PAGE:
We hear and read a lot about the benefits of gratitude. Likely you know people who talk about being grateful as a regular way of coping with problems and distress. Maybe you’ve tried it yourself. Most of us have felt gratitude spontaneously in response to something that someone does or something we notice that we appreciate. The benefits of gratitude are many and include improving depression, heart health and immunity, and adding positivity to relationships. Gratitude can be a spiritual practice. It can also slow down our perception of time when we feel time is moving too fast.
How does this happen?
When we pause to feel gratitude or appreciation we must slow down, even for a moment, to connect with ourselves and notice our experience. This anchors us in the present. If we are in the present moment, our sensation of time passing changes, it slows down and even stops. If we can return to gratitude daily then there are moments we experience regularly without rushing and our overall sense of time can slow. I don’t believe we can spend every moment being “in the moment” and this is not what I am suggesting. We can take moments to savour, when time stops or slows in the enjoyment, appreciation, or grateful experience when our focus is fully on ourselves.
Gratitude, as I am writing about today, is not an intellectual exercise of listing what we are glad we have. It is the “flowing across the heart” sensation of appreciation and pleasure for what is happening right in that moment. These may not be your words and you can find your own words to describe what you experience by recognizing the physical and emotional sensations of gratitude when they spontaneously occur. This might be from sunshine, a kind word, anticipation for something good, sharing a laugh, having your teenager say thank you, a soft bed, and so on.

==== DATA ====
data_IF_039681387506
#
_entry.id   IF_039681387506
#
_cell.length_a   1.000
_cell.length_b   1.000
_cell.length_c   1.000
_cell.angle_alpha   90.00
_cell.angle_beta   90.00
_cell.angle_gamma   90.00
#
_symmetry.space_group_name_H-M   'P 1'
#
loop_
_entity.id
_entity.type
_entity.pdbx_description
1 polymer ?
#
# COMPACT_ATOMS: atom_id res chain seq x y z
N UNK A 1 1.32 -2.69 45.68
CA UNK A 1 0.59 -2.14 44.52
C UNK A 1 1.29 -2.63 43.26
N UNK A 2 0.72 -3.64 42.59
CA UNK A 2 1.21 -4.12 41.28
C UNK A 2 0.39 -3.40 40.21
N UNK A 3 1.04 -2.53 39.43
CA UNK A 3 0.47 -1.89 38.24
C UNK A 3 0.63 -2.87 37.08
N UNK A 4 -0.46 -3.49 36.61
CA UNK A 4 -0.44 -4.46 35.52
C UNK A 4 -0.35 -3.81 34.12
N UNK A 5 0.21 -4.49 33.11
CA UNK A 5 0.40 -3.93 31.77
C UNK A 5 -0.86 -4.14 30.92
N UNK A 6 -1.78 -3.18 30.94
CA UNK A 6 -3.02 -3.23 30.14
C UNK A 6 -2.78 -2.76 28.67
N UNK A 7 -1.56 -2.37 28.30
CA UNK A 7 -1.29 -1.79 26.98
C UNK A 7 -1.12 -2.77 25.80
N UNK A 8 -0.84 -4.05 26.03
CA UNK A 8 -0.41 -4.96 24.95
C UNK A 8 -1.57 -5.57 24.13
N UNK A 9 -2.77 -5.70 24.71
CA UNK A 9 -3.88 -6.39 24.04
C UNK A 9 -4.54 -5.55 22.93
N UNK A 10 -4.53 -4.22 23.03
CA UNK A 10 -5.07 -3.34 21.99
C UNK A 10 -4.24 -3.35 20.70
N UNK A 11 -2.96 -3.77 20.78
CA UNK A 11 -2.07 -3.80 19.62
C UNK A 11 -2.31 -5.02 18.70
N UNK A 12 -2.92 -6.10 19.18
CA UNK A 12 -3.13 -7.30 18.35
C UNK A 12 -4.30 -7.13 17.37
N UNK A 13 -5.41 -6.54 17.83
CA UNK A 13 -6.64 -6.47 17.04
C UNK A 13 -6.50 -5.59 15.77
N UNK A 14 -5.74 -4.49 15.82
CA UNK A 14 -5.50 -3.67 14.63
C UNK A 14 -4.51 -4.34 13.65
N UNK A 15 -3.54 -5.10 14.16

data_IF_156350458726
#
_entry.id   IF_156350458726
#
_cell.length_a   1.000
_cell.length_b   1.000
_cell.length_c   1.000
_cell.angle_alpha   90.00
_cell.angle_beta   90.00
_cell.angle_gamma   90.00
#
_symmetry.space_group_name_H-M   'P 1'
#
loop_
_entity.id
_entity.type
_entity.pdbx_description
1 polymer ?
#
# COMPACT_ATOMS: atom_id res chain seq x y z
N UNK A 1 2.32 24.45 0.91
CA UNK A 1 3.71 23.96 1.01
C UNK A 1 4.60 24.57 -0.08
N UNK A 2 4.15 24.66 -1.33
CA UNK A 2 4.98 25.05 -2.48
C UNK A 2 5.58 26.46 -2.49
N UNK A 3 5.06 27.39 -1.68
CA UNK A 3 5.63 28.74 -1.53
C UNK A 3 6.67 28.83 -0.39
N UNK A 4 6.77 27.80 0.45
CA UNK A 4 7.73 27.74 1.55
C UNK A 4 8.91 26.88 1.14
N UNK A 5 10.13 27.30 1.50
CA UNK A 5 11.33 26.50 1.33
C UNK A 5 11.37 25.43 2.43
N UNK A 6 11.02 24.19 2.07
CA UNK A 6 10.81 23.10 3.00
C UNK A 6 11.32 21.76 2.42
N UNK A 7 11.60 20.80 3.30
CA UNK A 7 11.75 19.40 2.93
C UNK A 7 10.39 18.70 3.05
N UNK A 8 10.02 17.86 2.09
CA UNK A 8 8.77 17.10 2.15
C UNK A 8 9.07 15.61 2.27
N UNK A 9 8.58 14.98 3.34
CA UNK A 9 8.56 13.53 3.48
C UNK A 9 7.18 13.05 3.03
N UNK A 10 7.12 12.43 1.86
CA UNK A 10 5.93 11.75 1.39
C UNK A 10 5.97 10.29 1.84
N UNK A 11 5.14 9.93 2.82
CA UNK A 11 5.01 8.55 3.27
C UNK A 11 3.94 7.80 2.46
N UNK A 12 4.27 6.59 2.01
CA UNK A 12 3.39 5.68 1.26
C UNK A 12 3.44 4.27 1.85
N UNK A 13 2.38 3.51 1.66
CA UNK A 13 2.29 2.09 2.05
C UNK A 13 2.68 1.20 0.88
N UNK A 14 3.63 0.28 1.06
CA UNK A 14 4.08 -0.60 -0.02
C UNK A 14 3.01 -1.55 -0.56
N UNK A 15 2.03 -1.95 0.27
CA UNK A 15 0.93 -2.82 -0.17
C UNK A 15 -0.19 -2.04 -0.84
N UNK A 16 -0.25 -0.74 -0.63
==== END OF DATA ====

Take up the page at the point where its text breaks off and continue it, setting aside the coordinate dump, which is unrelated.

How would you describe your physically and emotionally felt sensations of gratitude?
This is what we want to recreate in the practice of experiencing gratitude in the moment that we attend to it.
Recently I have been practicing gratitude in the moment when I get into bed at night. I pay attention to how good it feels to lay down, to relax tension, to have a soft, comfortable, and warm mattress and blankets. This helps me relax in preparation for sleep and it gives me some moments when time stops as I savour the comfort I cultivate experiencing. I look forward now to the experiencing of being grateful because it slows down time at the end of the day. It provides comfort which is much different from the experience of time rushing by while I try to get everything done.
Try it yourself –don’t think about it- feel it- and be curious yourself about how your perception of time changes as you feel the sensations of gratitude.